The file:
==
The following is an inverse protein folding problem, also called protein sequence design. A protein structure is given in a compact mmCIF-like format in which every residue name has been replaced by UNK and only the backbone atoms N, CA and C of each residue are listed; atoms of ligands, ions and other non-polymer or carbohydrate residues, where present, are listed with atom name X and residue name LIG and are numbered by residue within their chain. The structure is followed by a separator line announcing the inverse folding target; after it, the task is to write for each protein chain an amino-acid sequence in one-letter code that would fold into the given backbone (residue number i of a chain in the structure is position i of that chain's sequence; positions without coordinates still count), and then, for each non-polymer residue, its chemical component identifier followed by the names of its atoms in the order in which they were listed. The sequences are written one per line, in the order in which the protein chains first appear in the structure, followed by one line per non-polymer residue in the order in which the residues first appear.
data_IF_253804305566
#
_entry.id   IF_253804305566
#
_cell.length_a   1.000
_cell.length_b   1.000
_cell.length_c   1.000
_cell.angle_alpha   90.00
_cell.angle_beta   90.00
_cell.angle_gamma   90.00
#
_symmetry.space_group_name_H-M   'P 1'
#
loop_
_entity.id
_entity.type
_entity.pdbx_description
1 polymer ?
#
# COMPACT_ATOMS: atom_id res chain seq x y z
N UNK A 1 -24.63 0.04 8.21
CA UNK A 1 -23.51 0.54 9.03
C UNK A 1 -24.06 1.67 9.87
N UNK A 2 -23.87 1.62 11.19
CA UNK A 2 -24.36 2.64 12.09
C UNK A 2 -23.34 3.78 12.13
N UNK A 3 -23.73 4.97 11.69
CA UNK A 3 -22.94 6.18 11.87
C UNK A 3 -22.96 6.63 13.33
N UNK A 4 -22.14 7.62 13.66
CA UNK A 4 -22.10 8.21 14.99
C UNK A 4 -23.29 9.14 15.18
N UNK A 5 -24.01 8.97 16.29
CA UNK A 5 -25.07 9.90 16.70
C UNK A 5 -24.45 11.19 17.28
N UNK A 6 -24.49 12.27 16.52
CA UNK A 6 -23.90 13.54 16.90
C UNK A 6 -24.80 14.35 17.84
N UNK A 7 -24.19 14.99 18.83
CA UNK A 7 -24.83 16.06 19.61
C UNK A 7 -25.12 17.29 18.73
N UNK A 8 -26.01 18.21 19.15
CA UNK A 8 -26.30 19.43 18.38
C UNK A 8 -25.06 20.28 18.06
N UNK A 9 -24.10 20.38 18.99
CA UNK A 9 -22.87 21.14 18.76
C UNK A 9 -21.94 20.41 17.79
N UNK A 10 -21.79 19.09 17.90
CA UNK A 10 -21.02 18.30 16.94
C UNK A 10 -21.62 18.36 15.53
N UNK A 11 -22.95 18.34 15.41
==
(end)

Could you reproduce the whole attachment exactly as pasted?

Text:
The following is an inverse protein folding problem, also called protein sequence design. A protein structure is given in a compact mmCIF-like format in which every residue name has been replaced by UNK and only the backbone atoms N, CA and C of each residue are listed; atoms of ligands, ions and other non-polymer or carbohydrate residues, where present, are listed with atom name X and residue name LIG and are numbered by residue within their chain. The structure is followed by a separator line announcing the inverse folding target; after it, the task is to write for each protein chain an amino-acid sequence in one-letter code that would fold into the given backbone (residue number i of a chain in the structure is position i of that chain's sequence; positions without coordinates still count), and then, for each non-polymer residue, its chemical component identifier followed by the names of its atoms in the order in which they were listed. The sequences are written one per line, in the order in which the protein chains first appear in the structure, followed by one line per non-polymer residue in the order in which the residues first appear.
data_IF_253804305566
#
_entry.id   IF_253804305566
#
_cell.length_a   1.000
_cell.length_b   1.000
_cell.length_c   1.000
_cell.angle_alpha   90.00
_cell.angle_beta   90.00
_cell.angle_gamma   90.00
#
_symmetry.space_group_name_H-M   'P 1'
#
loop_
_entity.id
_entity.type
_entity.pdbx_description
1 polymer ?
#
# COMPACT_ATOMS: atom_id res chain seq x y z
N UNK A 1 -24.63 0.04 8.21
CA UNK A 1 -23.51 0.54 9.03
C UNK A 1 -24.06 1.67 9.87
N UNK A 2 -23.87 1.62 11.19
CA UNK A 2 -24.36 2.64 12.09
C UNK A 2 -23.34 3.78 12.13
N UNK A 3 -23.73 4.97 11.69
CA UNK A 3 -22.94 6.18 11.87
C UNK A 3 -22.96 6.63 13.33
N UNK A 4 -22.14 7.62 13.66
CA UNK A 4 -22.10 8.21 14.99
C UNK A 4 -23.29 9.14 15.18
N UNK A 5 -24.01 8.97 16.29
CA UNK A 5 -25.07 9.90 16.70
C UNK A 5 -24.45 11.19 17.28
N UNK A 6 -24.49 12.27 16.52
CA UNK A 6 -23.90 13.54 16.90
C UNK A 6 -24.80 14.35 17.84
N UNK A 7 -24.19 14.99 18.83
CA UNK A 7 -24.83 16.06 19.61
C UNK A 7 -25.12 17.29 18.73
N UNK A 8 -26.01 18.21 19.15
CA UNK A 8 -26.30 19.43 18.38
C UNK A 8 -25.06 20.28 18.06
N UNK A 9 -24.10 20.38 18.99
CA UNK A 9 -22.87 21.14 18.76
C UNK A 9 -21.94 20.41 17.79
N UNK A 10 -21.79 19.09 17.90
CA UNK A 10 -21.02 18.30 16.94
C UNK A 10 -21.62 18.36 15.53
N UNK A 11 -22.95 18.34 15.41